1930s house sustainable renovation with PVT-panels as source for the heatpump: The typical 1930s home of Mr. Mol from Heiloo, The Netherlands is a pointed roof house with large 60-degree roof surfaces. Built in 1938, the house was also completely original inside. With gas heater and emergency shower in the utility room. In 1996 it was overhauled according to the then applicable standards. A bathroom and central heating with built-in boiler was added.
Mr. Mol: ‘At that time you could still see out through the timber of the roof, so insulation was added later. Attic and upper floor with bedrooms and new bathroom were completely insulated from the inside. The walls were filled with EPS beads that also came loose in the crawl space. This up to a thickness of 30 cm for an insulating effect against heat and moisture.’
Later on, the windows were replaced by HR++ windows. And when the roof tiles were replaced, the battens were additionally insulated from the outside. To test how well the house was insulated, the central heating water temperature was set to 40 degrees in winter (then without insulation from the inside). With the lowest outside temperature that winter of -1.7 degrees, the house passed this low temperature test with flying colors.’
There were various reasons for Mr. Mol to become more sustainable. In addition to climate change and the depletion of natural energy sources, these were future gas and oil prices. Moreover, he likes to be innovative.
In his research into what was possible, he came up with a heat pump with Triple Solar PVT solar heat pump panels as the most efficient source. Mr. Mol: ‘I also believe in hydrogen, which will certainly become a new energy source in addition to solar energy. But that will take some time. And I now wanted to make it more sustainable, also because our central heating boiler needed to be replaced.’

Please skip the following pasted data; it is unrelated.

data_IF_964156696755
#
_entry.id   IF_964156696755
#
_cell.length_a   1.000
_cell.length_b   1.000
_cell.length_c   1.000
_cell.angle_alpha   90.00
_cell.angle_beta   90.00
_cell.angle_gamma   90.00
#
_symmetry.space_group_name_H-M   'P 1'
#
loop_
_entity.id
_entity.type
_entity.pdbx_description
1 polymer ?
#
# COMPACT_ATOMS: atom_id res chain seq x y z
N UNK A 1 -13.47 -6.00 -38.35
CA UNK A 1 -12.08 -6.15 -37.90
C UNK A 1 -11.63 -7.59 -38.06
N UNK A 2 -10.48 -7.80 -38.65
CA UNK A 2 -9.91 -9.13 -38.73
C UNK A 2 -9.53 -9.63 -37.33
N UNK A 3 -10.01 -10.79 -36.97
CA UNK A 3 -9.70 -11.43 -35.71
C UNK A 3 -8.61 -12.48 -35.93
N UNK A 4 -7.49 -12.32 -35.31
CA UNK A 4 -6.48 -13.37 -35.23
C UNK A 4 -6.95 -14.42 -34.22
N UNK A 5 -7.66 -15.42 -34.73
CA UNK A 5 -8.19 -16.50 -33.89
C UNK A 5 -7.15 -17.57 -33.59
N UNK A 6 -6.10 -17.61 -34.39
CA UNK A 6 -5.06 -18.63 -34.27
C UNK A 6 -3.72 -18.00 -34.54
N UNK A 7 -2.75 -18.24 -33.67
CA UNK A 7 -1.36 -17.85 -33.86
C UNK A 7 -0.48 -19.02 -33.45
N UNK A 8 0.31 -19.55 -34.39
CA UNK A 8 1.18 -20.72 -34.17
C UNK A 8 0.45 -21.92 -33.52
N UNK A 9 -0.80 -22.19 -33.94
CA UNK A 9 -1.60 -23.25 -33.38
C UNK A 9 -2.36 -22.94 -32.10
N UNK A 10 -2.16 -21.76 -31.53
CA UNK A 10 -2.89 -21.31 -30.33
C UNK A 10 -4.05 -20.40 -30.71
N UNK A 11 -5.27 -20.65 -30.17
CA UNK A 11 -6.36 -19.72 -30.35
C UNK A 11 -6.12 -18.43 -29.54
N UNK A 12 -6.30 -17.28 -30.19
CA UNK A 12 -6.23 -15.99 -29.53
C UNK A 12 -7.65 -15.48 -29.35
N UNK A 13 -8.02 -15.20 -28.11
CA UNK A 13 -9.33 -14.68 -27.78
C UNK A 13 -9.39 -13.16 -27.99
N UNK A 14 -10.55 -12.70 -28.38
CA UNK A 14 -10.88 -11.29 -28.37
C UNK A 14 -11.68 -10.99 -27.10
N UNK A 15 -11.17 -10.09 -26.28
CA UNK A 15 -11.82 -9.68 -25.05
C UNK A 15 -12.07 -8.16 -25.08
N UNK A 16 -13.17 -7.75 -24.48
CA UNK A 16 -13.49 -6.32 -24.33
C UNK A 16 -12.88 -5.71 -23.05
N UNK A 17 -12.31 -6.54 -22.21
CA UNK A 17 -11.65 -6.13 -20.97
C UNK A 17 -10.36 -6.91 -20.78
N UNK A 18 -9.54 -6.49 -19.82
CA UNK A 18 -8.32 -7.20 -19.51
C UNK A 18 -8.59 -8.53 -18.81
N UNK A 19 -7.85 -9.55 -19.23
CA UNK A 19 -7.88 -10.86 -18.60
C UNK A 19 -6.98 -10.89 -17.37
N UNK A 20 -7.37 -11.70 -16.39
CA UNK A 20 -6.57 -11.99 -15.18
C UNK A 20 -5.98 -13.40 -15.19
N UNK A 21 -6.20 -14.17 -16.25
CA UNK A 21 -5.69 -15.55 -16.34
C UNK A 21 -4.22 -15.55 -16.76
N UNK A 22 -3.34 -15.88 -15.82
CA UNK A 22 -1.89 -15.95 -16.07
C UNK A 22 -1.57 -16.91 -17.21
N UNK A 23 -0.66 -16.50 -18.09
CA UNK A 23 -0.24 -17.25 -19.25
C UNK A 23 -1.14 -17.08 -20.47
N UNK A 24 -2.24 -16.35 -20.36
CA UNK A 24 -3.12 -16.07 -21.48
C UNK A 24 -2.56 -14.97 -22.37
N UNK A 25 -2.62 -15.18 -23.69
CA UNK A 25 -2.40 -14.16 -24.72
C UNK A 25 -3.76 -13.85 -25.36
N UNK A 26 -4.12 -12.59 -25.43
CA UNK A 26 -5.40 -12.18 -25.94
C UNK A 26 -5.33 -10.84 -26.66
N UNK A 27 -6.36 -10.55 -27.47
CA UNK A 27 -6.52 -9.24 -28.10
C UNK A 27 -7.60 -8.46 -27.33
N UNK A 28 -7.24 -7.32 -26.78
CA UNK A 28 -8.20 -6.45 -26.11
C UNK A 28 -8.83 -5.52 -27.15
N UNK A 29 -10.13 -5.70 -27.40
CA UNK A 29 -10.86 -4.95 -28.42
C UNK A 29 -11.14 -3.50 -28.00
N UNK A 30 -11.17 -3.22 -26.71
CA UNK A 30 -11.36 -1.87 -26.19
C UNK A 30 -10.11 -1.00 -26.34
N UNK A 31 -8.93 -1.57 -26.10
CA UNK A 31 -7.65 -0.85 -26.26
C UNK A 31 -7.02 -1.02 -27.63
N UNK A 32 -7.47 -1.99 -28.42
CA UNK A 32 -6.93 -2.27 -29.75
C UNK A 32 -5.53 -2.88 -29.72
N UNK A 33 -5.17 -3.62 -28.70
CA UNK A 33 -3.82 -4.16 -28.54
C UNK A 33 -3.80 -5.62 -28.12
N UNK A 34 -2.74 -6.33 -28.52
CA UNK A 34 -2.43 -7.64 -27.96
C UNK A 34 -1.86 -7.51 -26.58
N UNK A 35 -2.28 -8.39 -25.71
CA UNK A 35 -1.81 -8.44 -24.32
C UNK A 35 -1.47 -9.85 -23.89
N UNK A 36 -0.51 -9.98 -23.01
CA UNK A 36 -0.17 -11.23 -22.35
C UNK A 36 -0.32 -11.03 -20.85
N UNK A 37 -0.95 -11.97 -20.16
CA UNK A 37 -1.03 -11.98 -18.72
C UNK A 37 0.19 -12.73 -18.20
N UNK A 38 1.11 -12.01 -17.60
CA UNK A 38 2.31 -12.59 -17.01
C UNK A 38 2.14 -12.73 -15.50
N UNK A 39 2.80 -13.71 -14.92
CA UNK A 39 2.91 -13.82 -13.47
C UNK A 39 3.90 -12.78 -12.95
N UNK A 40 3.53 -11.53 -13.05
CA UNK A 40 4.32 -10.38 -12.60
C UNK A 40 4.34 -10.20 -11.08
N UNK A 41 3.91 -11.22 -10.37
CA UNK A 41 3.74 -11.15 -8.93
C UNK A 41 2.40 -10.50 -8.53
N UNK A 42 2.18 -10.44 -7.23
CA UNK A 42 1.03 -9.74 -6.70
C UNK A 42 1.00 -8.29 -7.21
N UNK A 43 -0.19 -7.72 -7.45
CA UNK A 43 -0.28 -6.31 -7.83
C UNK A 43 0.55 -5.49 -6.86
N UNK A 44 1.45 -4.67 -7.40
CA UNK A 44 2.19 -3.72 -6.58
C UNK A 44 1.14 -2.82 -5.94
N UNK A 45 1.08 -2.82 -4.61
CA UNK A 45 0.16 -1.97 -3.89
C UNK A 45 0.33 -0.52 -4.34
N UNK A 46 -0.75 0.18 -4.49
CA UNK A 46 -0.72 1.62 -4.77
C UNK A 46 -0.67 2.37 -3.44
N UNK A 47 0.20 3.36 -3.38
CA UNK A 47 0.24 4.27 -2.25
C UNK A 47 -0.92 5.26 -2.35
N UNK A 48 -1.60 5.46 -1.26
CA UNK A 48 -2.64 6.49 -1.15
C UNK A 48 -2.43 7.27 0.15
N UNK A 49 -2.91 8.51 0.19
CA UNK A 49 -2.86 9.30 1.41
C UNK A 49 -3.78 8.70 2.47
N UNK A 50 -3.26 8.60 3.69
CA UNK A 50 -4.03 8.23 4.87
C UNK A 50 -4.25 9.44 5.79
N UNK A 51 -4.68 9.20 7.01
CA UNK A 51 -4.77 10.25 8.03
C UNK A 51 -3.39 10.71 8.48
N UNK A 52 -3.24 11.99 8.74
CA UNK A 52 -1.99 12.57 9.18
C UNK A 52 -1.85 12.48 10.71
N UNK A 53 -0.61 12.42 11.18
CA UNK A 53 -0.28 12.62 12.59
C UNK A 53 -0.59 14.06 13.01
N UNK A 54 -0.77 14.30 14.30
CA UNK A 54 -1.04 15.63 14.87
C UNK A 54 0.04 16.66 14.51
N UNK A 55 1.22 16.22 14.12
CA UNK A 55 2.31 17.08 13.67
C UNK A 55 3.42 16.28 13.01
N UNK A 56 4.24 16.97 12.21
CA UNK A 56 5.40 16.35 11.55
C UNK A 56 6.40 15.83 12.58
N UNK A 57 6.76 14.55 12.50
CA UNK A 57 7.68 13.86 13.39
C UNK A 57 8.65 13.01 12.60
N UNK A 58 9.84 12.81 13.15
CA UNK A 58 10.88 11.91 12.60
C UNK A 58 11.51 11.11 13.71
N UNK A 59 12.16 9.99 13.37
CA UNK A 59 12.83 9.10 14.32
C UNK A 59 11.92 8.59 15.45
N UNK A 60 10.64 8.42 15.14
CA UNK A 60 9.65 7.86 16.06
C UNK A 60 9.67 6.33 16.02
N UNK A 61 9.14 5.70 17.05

Mr. Mol chose Triple Solar heat pump panels as the source for the NIBE heat pump and not for a ground source or an air/water heat pump with an outdoor unit and a fan: I don’t like the sound of an outdoor unit. In addition, maintenance was a point of attention. The ground source also fell off for various reasons. My conversation with the director of Diepen of KODI-Heerhugowaard confirmed my ideas.’
“The moment I heard about Triple Solar, I initially had a feeling of disbelief, because the principle seemed almost too simple. I am a technician by nature and I have studied the technology, I have read a lot about where it is applied and I visited Triple Solar at a trade fair. After that I was completely convinced that this was the solution for us. And now I can confirm: the technology has proven itself!’
1930s home gasless heating with silent PVT panels as a source for the heat pump
Since then, Mr. Mol has recommended Triple Solar to everyone: ‘Finding an installer was still a task. Fortunately, more installers are trained by Triple Solar every week and the number is growing rapidly as a result.
Through Triple Solar’s installer network, Dick was put in touch with Stefan de Boer of DuurzaamAan in Edam. Stefan has a lot of experience, having first worked as a manager for 7 years at technical installation agency T. bij ‘t Vuur, and now has his own company for 9 years, which has fully specialized in sustainable installation techniques. From installing high-quality PV panels and hybrid solutions to sedum roofs and Triple Solar PVT installations.
The price is also an obstacle, because it is higher for an existing home than when the system is built into a new building.’
‘The total renovation costs of the roof, insulating the roof, the insulated pipes, the Triple Solar PVT heat pump panels with cooling and heat pump were €50,000. But the value of my house increased by 45,000 euros as a result. I received a subsidy for the remaining 5000 euros, and so my story is conclusive for me. Because I save about 2000 m2 of gas per year, about 1800-2000 euros, the Triple Solar system is definitely worth the investment.’